parenting

Using common household items and the powers of deduction to determine family size

By looking at someone's car, front closet, refrigerator, and by using this simple algorithm, you can determine the number of children in any household.

Using common household items and the powers of deduction to determine family size

By looking at someone's car, front closet, refrigerator, and by using this simple algorithm, you can determine the number of children in any household.
  • Ever wonder how many children that family down the street actually claim as their own? Clearly this curiosity has sprung from them being deviant and straying from the standard 1.2 child household. Well, now there's good news. There are universal tell-tale signs that can be formulaically used to determine the number of children in any given household. This is pretty in-depth, over-your-head kind of science, so try to follow along.

  • Step One

  • Mosey on down and pretend to be looking for your dog that ran away. While in the driveway, casually peer into their car and use the following formula to come up with a base number.

  • Variables

  • a

  • b

  • c

  • j

  • p

  • (abeing the number of animal crackers) and (b being the number of board books) and (c being the number of car seats) and (s being the number of colorful, unidentifiable stains) and (j being the number of loose Justin Bieber CDs floating around) and (p being the number of caffeinated beverage containers it takes to keep mom running):

  • Formula

  • a

  • b

  • c

  • s

  • j

  • p

  • (n)

  • {4a + 2+ c+ (/3)+ 3 j} / = (n)umber of children

  • Step Two

  • While down there, ask for a glass of water. Sneak a peek into their front closet and use the following formula to proof the base number acquired in step one.

  • Variables

  • c

  • b

  • h

  • s

  • l

  • h

  • o

  • ( being the number of coats) and ( being the number of boots) and (being the number of hats) and ( being the number of individual sports equipment) and ( being the number of overdue library books) and (hbeing the number of pieces of loose Halloween candy scattered about) and (being the number of overdue homework assignments that slipped out of bookbags):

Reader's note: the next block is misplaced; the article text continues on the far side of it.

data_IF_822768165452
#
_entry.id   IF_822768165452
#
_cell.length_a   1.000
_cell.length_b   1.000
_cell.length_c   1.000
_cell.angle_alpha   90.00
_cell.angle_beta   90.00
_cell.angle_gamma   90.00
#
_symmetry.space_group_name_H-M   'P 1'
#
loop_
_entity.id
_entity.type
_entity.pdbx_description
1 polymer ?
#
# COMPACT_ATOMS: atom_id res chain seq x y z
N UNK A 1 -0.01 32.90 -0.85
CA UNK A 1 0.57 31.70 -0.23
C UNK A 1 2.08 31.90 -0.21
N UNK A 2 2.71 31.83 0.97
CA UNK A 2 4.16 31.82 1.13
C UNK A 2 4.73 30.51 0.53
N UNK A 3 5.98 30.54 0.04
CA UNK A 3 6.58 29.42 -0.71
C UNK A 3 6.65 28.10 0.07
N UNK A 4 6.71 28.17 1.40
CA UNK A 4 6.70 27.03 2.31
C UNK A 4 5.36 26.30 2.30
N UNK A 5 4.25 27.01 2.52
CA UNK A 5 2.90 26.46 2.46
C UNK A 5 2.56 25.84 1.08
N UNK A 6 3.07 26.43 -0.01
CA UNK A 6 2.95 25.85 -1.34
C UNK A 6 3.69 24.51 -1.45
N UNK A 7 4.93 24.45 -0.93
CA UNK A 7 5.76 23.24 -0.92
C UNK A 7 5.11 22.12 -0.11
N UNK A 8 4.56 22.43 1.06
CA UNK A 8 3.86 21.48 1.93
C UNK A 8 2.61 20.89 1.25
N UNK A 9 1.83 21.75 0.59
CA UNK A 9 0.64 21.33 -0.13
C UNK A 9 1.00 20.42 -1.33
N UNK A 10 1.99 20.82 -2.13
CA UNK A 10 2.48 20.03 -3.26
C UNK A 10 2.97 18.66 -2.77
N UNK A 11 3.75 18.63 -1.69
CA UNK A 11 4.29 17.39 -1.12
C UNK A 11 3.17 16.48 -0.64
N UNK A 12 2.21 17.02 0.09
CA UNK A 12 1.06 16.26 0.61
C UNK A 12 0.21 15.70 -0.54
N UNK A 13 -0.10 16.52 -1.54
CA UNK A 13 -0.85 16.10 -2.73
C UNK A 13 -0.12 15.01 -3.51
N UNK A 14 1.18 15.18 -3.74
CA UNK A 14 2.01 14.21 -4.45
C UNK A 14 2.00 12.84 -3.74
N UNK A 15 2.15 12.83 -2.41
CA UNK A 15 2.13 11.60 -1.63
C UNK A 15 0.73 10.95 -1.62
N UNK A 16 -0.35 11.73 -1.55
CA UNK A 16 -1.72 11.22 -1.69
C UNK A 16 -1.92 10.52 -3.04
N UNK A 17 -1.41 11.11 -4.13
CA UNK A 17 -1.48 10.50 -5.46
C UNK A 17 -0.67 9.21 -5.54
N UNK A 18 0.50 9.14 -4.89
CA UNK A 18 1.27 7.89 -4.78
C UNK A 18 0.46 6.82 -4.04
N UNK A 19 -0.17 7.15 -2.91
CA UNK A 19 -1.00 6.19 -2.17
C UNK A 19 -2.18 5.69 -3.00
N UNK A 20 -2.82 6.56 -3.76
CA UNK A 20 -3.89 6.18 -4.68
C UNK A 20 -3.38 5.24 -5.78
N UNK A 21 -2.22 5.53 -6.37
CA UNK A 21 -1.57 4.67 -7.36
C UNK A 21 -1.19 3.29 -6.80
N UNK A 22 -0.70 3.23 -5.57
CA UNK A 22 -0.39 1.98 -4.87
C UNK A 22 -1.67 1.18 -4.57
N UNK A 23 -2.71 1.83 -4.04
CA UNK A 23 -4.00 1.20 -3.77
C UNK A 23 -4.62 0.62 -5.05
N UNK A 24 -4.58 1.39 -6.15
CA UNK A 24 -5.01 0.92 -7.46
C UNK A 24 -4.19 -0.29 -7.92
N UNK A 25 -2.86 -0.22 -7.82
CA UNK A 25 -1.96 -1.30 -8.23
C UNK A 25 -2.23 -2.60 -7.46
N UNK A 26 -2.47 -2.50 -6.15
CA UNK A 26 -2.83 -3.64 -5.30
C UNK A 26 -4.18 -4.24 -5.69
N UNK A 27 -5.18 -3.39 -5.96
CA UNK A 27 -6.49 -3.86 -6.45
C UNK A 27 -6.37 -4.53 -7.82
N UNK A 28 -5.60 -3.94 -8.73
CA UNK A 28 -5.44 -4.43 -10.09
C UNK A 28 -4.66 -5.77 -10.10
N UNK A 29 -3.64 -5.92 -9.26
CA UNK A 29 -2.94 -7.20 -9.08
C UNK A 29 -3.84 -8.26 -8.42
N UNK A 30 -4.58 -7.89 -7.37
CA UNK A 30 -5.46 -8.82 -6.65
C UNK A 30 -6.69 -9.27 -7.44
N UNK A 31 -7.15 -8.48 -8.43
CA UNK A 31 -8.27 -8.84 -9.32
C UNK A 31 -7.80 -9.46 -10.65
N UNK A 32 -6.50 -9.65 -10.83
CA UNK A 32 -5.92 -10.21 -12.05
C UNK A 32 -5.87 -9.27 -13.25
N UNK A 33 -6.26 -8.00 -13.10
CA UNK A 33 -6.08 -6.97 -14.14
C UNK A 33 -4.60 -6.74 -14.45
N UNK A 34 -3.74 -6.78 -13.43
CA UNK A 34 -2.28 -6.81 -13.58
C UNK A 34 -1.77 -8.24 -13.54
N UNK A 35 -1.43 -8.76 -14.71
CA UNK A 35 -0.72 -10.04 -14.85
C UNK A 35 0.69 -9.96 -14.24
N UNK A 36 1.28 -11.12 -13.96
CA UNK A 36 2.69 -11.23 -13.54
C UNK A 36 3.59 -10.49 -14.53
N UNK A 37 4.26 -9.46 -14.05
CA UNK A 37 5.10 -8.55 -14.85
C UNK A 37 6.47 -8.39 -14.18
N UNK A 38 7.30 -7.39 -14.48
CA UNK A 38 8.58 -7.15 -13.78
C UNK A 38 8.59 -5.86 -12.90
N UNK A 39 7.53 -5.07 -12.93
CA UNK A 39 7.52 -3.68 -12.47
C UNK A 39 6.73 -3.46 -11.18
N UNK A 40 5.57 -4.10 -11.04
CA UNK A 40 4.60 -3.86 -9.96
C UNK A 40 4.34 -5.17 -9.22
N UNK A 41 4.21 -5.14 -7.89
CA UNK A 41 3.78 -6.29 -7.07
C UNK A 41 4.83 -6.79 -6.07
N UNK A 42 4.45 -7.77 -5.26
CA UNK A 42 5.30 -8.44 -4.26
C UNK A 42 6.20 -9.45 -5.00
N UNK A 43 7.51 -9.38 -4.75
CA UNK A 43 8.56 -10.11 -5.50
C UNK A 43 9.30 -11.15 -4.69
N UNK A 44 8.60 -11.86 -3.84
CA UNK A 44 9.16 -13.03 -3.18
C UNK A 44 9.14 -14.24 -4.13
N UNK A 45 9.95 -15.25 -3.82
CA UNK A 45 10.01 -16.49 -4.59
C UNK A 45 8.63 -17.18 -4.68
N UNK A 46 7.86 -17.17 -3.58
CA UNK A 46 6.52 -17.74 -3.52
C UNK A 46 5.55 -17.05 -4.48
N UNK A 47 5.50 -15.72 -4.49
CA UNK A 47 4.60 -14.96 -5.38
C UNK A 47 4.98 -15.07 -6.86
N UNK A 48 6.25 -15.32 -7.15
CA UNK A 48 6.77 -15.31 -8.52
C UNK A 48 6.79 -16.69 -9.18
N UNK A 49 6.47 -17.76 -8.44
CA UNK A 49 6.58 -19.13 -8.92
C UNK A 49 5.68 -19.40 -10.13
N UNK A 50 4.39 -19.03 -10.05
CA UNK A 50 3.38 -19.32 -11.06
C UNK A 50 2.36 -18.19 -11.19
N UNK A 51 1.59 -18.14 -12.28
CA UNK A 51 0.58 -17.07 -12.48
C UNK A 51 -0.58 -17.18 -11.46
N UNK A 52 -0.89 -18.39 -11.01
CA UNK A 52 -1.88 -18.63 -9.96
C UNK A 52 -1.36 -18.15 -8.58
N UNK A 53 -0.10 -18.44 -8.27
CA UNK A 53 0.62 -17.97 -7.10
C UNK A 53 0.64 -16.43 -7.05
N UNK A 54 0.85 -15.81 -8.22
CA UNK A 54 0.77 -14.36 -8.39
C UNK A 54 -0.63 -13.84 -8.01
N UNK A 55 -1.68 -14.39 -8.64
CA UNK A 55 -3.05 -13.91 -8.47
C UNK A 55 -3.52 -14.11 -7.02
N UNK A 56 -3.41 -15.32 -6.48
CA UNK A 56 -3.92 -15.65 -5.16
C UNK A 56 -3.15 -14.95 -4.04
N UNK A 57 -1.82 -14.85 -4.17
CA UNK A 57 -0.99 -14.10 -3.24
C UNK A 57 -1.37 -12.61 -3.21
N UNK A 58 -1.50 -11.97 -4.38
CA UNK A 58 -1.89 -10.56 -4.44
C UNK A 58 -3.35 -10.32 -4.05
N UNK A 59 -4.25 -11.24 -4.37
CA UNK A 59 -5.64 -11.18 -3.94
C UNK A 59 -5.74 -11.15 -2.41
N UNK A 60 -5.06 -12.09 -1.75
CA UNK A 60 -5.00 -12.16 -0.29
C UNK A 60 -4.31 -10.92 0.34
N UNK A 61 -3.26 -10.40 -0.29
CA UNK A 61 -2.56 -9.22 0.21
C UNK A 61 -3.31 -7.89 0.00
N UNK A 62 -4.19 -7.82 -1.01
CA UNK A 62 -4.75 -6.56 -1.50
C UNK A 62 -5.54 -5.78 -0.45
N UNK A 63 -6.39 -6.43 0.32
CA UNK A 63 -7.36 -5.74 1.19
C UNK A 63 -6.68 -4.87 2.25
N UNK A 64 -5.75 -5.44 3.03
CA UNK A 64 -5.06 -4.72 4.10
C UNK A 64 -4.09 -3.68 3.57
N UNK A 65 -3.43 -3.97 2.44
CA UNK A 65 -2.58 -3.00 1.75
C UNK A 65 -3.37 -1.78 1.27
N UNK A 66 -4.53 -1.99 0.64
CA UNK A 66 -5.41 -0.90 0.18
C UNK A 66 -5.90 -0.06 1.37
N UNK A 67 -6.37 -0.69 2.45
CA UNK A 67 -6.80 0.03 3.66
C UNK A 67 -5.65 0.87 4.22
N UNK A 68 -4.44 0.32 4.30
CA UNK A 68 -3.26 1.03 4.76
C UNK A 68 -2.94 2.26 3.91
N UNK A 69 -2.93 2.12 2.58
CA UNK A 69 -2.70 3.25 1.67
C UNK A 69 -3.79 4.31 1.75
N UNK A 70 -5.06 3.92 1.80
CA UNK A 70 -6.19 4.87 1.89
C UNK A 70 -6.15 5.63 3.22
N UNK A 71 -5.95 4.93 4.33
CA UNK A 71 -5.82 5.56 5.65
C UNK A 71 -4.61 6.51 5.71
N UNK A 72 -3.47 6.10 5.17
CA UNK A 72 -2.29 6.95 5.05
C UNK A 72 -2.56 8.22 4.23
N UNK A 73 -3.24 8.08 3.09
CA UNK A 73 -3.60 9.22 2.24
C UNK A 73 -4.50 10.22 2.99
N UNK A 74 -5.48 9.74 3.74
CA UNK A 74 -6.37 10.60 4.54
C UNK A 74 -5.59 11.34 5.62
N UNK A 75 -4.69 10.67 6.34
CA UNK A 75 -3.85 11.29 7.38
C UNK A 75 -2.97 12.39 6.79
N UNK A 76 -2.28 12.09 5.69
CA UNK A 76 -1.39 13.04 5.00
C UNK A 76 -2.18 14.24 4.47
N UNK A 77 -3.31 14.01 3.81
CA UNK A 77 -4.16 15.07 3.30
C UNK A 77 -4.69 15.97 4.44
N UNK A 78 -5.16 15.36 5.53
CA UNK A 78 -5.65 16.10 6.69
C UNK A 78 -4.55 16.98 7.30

• Formula

  • c

  • b

  • h

  • s

  • h

  • o = n

  • {+ 1.96792b+ (h/1.34) + (s/2.3)} /h] / 2o = n

  • As you can see, the formulas are becoming much more complex in order to come up with a valid answer. Determining family size requires more hard-core mathematics than does even the most acute business acumen*.

  • Now, on to our final proof.

  • Step Three

  • When they bring you the water, ask for ice. Follow them into the kitchen and try to nonchalantly survey their refrigerator. This is the queen mother source of all data.

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  • Variables

  • r

  • s

  • l

  • p

  • t

  • a

  • f

  • ( being the number of report cards) and ( being the number of scribbled pictures) and (being the number of items on the massive shopping list) and ( being the number of photos of children) and ( being the number of parking tickets) and (abeing the number of colorful magnetic alphabet letters) and (being the number of sticky fingerprints):

  • Formula

  • r

  • s

  • l

  • p

  • t

  • f

  • a

  • = n∞

  • {+ Ω

  • s+ (l/Σ) + (p x β)} /t] x 2f/

  • = n∞

  • There you have it! It's pretty basic, although a far cry from the prehistoric* scratchings on the walls of caves. Now that you have determined the number of children, bake π (3.14159265359) cookies for each of them and apologize for being so nosey.

  • (deviant, acumen, and *prehistoric were words my friend challenged me to work into this story. Take that, BFF Patricia.)

Becky Lyn is an author and a 35+ year (most of the time) single mom.

Website: http://www.beckytheauthor.weebly.com

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